The Challenge of Running an Eco-Friendly Hotel

If you’re trying to live an eco-friendly life home at home, you know it can be challenging to always choose earth-friendly products in eco-responsible packaging, recycle, and avoid wasting resources. For hotels, these challenges are magnified, When we travel, we don’t leave our green attitudes behind, but many of us focus first and foremost on other things, like our business meetings or our vacations, and what we primarily expect of a hotel is comfort and convenience if not a bit of luxury. Hotels know this, want to satisfy their customers, and so until recently many haven’t much emphasis on being Earth-friendly.

Fortunately, that’s changing as the world becomes more eco-responsible and we increasingly expect businesses to satisfy our desires but be eco-friendly as well. From budget facilities to 5-star palaces, hotels are finding ways to take care of their customers but go green as well.

How to Run an Eco-Friendly Hotel

Grouped by category, the following practices and eco-friendly products provide something of a blueprint for operating an Earth-friendly hotel.

The Eco-Friendly Hotel: Basic Conservation

  • Energy conservation. Environmentally-friendly hotels are taking a comprehensive approach to reduce energy consumption without detracting from the experiences they provide for their guests. This eco-responsible strategy involves improvements to the kitchen equipment, lighting systems, boilers, and automated energy management.
  • Water conservation. More efficient equipment and practices reduce the waste of water. Low-flow faucets and showerheads and towel and linen reuse programs are steps in the right direction, and the choice of eco-friendly chemicals for cleaning and treating water can reduce waste in bathrooms, spas, pools, laundries, and kitchens as well.

The Eco-Friendly Hotel: Products and Packaging

  • To be Earth-friendly, a hotel must use furniture that promotes sustainability. Happily, the industry is now creating materials to fill this need. A prime example is Densicor®, a waterproof, fire-retardant substance from Ecofixtures that both looks and feels like wood and can be used for vanity bases, cabinets, desks, end tables, and hotel furniture in general.
  • Room keys. Traditionally, room keys have been made of a plastic manufactured via a toxic, environmentally damaging process. Paper, wood, and bioplastic alternatives are turning out to be equally durable while providing a more eco-responsible alternative.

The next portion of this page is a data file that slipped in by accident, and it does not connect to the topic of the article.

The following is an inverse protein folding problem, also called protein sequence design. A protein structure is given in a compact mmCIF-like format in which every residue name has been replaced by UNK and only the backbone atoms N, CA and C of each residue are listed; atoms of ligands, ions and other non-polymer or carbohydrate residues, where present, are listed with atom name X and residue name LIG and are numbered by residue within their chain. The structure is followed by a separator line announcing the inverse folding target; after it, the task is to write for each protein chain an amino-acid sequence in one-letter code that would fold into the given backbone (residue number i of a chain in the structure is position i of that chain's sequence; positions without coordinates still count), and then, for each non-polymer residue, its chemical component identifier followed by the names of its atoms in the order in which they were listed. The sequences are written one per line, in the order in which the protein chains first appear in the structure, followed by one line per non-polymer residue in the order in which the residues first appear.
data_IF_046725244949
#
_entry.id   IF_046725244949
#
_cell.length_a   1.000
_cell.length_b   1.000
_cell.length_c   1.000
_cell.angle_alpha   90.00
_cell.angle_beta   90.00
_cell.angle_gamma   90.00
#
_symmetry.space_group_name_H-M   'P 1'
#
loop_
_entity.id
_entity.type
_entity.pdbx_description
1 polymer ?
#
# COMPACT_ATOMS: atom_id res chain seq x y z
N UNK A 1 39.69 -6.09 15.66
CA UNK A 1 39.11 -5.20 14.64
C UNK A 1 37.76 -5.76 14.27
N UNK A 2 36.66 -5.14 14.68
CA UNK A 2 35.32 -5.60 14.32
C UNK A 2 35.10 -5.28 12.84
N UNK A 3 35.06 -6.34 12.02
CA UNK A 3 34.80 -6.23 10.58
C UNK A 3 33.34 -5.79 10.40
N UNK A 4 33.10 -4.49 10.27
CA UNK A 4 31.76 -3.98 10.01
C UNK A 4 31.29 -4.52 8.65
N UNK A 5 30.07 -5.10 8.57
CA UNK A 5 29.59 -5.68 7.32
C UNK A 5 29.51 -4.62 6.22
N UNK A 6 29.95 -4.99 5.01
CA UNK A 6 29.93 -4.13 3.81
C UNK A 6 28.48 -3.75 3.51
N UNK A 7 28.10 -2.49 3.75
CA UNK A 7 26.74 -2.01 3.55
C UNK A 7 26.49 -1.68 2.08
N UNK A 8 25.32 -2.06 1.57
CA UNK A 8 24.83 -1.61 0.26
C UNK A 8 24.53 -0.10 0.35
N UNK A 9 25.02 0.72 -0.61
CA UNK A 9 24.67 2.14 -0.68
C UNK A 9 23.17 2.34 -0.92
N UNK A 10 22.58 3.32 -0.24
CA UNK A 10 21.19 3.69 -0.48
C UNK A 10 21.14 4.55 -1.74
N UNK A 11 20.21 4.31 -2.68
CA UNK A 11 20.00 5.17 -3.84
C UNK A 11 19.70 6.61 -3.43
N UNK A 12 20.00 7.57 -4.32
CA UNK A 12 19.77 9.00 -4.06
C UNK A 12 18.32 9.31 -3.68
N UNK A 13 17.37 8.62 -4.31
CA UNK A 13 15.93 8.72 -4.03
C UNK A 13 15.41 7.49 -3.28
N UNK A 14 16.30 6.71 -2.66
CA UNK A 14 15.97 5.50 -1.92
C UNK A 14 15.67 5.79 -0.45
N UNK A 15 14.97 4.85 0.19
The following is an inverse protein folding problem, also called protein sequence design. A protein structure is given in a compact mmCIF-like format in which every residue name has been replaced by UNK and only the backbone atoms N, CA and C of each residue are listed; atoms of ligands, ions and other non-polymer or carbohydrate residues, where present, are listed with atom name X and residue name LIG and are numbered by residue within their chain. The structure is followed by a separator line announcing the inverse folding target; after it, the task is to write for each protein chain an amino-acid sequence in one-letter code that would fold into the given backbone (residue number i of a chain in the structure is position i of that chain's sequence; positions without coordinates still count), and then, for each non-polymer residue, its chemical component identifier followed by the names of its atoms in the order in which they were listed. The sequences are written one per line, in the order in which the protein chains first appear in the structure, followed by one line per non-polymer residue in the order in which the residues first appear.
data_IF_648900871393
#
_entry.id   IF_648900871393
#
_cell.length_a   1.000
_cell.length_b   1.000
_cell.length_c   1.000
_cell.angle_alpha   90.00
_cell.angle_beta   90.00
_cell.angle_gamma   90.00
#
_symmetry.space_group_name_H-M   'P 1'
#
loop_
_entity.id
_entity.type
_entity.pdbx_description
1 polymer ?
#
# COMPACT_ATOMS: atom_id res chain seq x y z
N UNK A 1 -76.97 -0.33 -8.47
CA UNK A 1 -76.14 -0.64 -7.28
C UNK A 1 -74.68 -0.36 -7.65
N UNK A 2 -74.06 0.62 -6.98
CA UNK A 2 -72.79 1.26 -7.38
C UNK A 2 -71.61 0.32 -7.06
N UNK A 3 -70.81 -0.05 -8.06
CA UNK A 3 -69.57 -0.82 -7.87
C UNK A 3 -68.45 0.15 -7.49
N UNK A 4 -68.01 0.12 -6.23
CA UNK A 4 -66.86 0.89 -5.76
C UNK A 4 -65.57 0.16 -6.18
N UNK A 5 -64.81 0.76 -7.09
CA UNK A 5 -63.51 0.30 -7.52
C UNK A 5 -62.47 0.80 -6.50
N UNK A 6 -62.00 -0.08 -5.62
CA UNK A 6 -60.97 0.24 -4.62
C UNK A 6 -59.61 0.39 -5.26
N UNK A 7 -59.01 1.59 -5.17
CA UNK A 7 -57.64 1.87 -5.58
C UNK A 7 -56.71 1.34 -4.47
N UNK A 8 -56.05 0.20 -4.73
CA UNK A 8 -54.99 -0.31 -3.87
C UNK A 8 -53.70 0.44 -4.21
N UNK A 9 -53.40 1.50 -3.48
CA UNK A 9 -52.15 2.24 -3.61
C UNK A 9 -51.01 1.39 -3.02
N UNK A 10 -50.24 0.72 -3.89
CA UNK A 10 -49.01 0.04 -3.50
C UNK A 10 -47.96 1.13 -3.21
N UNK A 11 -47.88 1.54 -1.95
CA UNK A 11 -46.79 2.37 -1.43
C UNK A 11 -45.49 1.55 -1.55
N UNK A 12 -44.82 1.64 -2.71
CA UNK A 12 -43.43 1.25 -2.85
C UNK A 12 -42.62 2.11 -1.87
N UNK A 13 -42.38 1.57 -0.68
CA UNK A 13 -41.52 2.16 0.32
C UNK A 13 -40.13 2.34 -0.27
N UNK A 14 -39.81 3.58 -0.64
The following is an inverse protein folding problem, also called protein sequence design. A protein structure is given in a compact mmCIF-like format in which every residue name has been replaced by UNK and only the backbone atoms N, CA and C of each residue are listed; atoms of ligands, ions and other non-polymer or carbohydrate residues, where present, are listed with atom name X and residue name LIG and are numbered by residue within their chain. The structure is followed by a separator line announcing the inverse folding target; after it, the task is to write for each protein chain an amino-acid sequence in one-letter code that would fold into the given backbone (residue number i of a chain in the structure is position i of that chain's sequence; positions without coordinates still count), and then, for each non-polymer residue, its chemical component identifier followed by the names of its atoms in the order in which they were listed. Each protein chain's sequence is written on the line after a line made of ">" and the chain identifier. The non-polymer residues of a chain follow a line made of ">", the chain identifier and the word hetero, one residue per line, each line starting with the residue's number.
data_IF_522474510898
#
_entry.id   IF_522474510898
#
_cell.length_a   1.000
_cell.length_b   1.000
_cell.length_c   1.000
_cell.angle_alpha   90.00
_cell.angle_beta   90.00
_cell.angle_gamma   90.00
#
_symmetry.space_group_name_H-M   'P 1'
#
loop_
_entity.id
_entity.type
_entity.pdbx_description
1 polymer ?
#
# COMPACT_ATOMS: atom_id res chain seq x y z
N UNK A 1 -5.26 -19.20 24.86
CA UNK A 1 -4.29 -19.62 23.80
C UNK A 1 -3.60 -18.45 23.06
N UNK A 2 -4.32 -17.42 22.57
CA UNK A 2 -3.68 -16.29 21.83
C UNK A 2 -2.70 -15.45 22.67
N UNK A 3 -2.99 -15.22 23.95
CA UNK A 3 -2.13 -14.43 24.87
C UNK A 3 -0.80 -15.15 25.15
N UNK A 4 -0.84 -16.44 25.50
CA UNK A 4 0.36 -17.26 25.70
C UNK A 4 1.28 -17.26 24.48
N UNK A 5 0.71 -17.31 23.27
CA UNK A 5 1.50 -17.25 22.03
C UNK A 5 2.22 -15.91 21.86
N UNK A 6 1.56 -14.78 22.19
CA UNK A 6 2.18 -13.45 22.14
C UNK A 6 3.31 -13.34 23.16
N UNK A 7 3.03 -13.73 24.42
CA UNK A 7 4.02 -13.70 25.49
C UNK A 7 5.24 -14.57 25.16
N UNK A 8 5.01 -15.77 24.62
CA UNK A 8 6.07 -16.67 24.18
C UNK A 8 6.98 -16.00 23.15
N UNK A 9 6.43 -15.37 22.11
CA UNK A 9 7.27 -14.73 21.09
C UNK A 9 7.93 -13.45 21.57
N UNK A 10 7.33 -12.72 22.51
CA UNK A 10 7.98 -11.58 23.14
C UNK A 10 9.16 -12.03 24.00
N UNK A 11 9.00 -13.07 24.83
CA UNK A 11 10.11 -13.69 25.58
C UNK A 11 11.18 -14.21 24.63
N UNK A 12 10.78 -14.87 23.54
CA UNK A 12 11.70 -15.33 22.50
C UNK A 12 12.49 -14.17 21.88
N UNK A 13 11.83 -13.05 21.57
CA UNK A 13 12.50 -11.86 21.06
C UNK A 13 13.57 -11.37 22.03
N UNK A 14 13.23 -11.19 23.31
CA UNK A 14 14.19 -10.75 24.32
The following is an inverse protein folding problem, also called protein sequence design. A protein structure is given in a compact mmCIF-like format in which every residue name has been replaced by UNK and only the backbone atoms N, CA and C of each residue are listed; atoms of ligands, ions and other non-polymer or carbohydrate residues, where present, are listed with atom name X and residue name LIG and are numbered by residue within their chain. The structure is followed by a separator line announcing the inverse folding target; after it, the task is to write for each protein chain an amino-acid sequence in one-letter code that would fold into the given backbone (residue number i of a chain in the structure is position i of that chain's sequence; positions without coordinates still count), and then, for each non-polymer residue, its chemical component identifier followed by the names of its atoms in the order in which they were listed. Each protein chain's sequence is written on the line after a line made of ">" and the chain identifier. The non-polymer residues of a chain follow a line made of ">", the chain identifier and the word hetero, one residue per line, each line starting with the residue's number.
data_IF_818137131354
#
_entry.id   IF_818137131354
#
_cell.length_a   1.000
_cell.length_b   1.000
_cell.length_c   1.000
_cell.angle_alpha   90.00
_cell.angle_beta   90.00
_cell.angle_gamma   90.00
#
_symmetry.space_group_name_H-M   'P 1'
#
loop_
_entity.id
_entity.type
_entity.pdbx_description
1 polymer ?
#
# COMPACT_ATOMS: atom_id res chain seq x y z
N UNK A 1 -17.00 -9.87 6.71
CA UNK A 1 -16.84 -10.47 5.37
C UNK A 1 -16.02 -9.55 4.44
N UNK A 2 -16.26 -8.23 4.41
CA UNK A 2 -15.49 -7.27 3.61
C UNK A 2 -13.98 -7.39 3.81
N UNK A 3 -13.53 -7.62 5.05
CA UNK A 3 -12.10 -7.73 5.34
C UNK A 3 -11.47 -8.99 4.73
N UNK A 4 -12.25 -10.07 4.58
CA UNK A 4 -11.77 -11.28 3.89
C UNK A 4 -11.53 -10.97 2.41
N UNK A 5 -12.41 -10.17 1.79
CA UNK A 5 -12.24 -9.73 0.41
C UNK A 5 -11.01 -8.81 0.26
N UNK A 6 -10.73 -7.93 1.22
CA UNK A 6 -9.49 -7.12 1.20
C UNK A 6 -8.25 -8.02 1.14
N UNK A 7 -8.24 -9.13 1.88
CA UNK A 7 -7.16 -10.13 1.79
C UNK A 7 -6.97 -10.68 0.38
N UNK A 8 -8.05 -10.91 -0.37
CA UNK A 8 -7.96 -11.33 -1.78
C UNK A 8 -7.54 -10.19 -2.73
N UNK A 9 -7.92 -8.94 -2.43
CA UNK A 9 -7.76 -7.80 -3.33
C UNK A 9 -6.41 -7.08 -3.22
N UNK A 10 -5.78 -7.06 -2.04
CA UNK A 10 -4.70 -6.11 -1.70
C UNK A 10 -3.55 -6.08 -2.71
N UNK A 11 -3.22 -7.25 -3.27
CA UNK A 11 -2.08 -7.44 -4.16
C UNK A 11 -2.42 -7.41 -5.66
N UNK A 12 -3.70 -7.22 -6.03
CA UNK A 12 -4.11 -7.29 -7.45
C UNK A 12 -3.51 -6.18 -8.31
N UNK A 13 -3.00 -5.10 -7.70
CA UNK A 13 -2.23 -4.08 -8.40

• Cleaning products. Cleaning products that contain petrochemical derivatives and chlorine bleach are bad for the environment and even have the potential to irritate the skin. More natural products based on natural cleaners like bio-based oils perform well and are safer for those who come in contact with them.
  • In the kitchen. Greater emphasis on local products and fresh, seasonal organic produce is eco-friendly and promotes healthier and more sustainable cuisine. As a bonus, it enriches guests’ appreciation of the location they’re visiting. Similarly, hormone-free meats and dairy provide for healthier menu selections.
  • In the spa. Here, too, hotels are placing increasing emphasis on treatments utilizing natural, organic products, ideally, local ingredients that once again foster a greater engagement with the travel destination.
  • In the bathroom. Custom formulated amenities promote the hotel brand, and if they’re made from all-natural products without preservatives and come in recyclable packaging, they’re eco-friendly as well. Bulk dispenser presentations provide another green alternative in certain hotels.
  • The move away from bottled water. We all need water, but bottled water with its wasteful packaging is not a particularly eco-responsible way of providing it. Accordingly, hotels are opting for alternative ways to provide water for travelers and meeting attendees. These green alternatives include complimentary refillable bottles and filtered water dispensers in convenient locations.

The Eco-Friendly Hotel: Recycling and Waste Reduction

  • Basic recycling. Though some domestic hotels have yet to implement it fully, recycling for items like beverage containers and paper has become the standard in the hotel industry.
  • Paper and other disposables. Earth-friendly hotels are seeking ways to reduce the use of paper and other material that gets thrown away in considerable quantities.
  • Studies have shown that hotels with food waste composting programs divert as much as 40-50% of the waste that would otherwise end up in landfills.

The takeaway from all this is that there’s a great deal hotels can do to reduce their carbon footprints and promote sustainability without detracting from the enjoyment of their guests, and as we all become increasingly concerned about environmental issues, we can expect more and more of them to adopt eco-friendly practices.